The Little Known Secret of Benjamin Franklin

A Sign of ageing?

We all know Benjamin Franklin, or at least we’ve come across his name at some point. Although more famously known as one of the founding fathers of the United State of America, Benjamin Franklin was also an inventor. He was, arguably one of the pioneers in the optic world. Look around and it’s really not hard to see people, especially the elderly with glasses that look like this:

Bifocals can be easily identified by the presence of a segment line

Yeah, they look a bit weird, ain’t they? However, for some people they are a necessity. And those glasses have a generic name – bifocals.

Bifocals, as the name suggests, are glasses with two portions of different focal powers. Such glasses can be easily identified by what it’s called a visible ‘segment line’ that divides the lens into two distinctive portions – one for distance and the other for near vision.

In most cases, bifocals are required by presbyope (Mandarin: 老花眼) where the person struggles to see things up close as part of ageing. And this happens when the natural lens in the eye gradually loses its elasticity.  When it turns out, the lenses won’t change its curvature adequately to bring close-up objects into focus on the retina.

Put it simply, think of a healthy lens as a ripped man and an old lens as a frail man. As focusing on something near requires more effort than just looking at something in the distance, a ripped man can undeniably do a better job than the old, frail man.

Presbyopia – Benjamin Franklin was no exception

Presbyopia, as it is a normal ageing phenomenon, affects everyone including Benjamin Franklin. At that time, the only solution to presbyopia was to use two pairs of glasses – one for distance and the other for near work.

Tired of carrying two pairs of glasses, Benjamin Franklin came up with a brilliant solution in 1784. Firstly, he simply halved his distance and reading lenses. After that, he placed the tops of the distance lenses and the bottoms of the reading lenses into a single frame. The end result was a single pair of glasses that caters for both distance and near work like reading. It’s known as Franklin Bifocals.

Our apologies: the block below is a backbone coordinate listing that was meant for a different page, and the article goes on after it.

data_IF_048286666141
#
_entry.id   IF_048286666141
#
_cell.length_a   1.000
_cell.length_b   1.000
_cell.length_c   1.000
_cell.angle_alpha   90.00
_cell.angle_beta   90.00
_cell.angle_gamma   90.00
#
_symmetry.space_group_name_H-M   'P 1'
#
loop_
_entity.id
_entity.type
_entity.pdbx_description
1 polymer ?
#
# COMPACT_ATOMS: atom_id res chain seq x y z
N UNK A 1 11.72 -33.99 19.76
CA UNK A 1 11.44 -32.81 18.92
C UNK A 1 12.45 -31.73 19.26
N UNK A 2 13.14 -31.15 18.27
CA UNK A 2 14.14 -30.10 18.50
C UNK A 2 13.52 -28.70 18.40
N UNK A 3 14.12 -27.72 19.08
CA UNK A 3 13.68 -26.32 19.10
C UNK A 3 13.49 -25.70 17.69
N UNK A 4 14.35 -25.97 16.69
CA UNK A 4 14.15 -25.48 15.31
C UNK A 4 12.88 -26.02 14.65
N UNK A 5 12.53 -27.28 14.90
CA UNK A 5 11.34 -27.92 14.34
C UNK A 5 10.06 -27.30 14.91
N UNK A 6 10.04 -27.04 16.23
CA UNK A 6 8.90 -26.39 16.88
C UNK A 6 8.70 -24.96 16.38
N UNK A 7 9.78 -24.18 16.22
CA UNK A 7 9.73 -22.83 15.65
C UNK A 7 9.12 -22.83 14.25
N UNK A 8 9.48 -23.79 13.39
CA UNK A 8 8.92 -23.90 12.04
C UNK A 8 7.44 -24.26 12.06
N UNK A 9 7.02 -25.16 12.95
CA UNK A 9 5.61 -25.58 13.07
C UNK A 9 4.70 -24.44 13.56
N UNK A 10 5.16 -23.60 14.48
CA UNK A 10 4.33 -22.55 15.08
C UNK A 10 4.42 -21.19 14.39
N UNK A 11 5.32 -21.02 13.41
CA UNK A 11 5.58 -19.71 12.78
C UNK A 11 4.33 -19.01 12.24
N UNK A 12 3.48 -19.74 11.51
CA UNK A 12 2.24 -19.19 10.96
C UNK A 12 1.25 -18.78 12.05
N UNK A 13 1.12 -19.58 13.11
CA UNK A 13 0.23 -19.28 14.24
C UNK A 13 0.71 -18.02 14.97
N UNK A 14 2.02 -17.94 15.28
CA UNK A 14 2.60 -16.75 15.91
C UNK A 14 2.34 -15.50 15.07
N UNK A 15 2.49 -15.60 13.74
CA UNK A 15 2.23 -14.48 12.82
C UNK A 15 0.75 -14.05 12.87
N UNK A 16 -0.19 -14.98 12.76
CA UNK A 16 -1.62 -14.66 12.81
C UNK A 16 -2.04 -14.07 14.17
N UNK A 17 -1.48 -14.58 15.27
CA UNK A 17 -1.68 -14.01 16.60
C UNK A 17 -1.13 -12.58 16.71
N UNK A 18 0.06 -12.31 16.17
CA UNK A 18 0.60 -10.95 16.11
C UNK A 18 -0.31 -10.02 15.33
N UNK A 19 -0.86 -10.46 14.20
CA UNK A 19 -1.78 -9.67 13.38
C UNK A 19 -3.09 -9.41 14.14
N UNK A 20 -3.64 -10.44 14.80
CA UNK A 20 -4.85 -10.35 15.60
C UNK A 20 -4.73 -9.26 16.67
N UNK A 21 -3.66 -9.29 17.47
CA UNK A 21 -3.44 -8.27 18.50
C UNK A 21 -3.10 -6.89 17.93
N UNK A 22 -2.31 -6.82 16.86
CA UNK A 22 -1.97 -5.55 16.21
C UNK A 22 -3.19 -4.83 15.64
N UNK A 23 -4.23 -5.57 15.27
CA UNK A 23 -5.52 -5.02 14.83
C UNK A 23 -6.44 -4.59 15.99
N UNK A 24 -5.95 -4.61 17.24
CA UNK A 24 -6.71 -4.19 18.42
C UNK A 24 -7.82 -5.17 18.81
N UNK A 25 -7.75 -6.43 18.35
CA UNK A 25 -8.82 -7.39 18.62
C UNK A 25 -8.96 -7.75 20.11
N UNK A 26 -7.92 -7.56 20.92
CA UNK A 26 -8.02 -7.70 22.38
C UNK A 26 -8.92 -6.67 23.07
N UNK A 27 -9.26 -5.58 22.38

Although Franklin Bifocals weren’t cosmetically appealing in addition to the annoying reflections produced at the juncture, the invention had certainly paved the way for the advent of the more conventional, modern bifocals we see today.

Of course, with better bifocal designs such as solid and fused bifocals, Franklin bifocals are very uncommon nowadays.

Bifocals are becoming obsolete?

Used Bifocals. Bifocals still have a fairly strong market presence despite the invention of varifocals (progressive lenses)

The bifocals market, as I would love to believe,has certainly fallen as a result of the invention of progressive addition lenses (PAL) or varifocals. Essilor, the giant lens manufacturer invented the first commercially succesful varifaocals in 1959 and they marketed them as Varilux.

In essence, Varifocals look exactly like your normal glasses. And people love the fact that there’s no segment line whatsoever because the ‘line’ as seen on bifocals can easily expose their age. I personally do not think that bifocals will become obsolete, at least not in the next few years. This is because adaptability to Varifocals is a big issue for certain people. Besides, the current prices for varifocals can easily put off some potential buyers and still, the older patients are reluctant to change in a lot of cases.

Do you wear bifocals or have you tried varifocals before? Feel free to comment what you like and don’t like about varifocals and/or bifocals! And if you are a reader from either Malaysia or Singapore, you can find more information on where you can get a comprehensive eye examination HERE.



If you like this post, follow me on these platforms:

2 Replies to “The Little Known Secret of Benjamin Franklin”

    • That’s good to hear Arthur! However, you can consider getting your eyes tested just as a means to make sure your eyes are healthy. 🙂

Leave a Reply

Enjoy this blog? Please spread the word :)

  • Facebook
  • Instagram
  • Follow by Email